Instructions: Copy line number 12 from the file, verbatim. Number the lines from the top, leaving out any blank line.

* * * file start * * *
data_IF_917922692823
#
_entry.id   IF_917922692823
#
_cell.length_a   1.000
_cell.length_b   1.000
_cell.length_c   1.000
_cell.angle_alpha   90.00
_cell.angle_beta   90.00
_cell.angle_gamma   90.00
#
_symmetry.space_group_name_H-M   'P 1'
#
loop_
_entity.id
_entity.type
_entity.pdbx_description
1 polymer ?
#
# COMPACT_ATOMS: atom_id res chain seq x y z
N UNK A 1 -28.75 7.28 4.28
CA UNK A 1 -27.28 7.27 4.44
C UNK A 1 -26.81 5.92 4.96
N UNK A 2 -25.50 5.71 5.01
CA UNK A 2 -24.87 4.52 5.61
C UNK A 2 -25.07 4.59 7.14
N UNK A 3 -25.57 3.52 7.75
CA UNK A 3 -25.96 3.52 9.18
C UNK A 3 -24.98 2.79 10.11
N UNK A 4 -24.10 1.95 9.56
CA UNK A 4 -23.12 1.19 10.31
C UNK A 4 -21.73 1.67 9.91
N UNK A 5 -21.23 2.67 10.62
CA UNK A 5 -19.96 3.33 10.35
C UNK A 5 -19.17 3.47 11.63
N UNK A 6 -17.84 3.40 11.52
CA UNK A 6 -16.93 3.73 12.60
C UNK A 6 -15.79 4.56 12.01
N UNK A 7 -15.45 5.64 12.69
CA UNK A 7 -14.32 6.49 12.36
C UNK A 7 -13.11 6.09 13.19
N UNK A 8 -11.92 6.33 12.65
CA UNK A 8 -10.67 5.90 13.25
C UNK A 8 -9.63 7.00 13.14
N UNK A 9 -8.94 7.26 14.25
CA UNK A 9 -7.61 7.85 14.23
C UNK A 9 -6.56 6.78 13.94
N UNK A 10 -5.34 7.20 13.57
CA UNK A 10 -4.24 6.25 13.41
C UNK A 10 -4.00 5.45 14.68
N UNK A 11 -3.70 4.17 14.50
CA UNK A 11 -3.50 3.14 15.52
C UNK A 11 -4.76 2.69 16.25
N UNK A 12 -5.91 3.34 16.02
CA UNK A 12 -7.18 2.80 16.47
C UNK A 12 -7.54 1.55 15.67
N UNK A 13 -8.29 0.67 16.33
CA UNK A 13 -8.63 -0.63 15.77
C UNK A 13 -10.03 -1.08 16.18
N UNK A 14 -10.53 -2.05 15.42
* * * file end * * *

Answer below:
_symmetry.space_group_name_H-M   'P 1'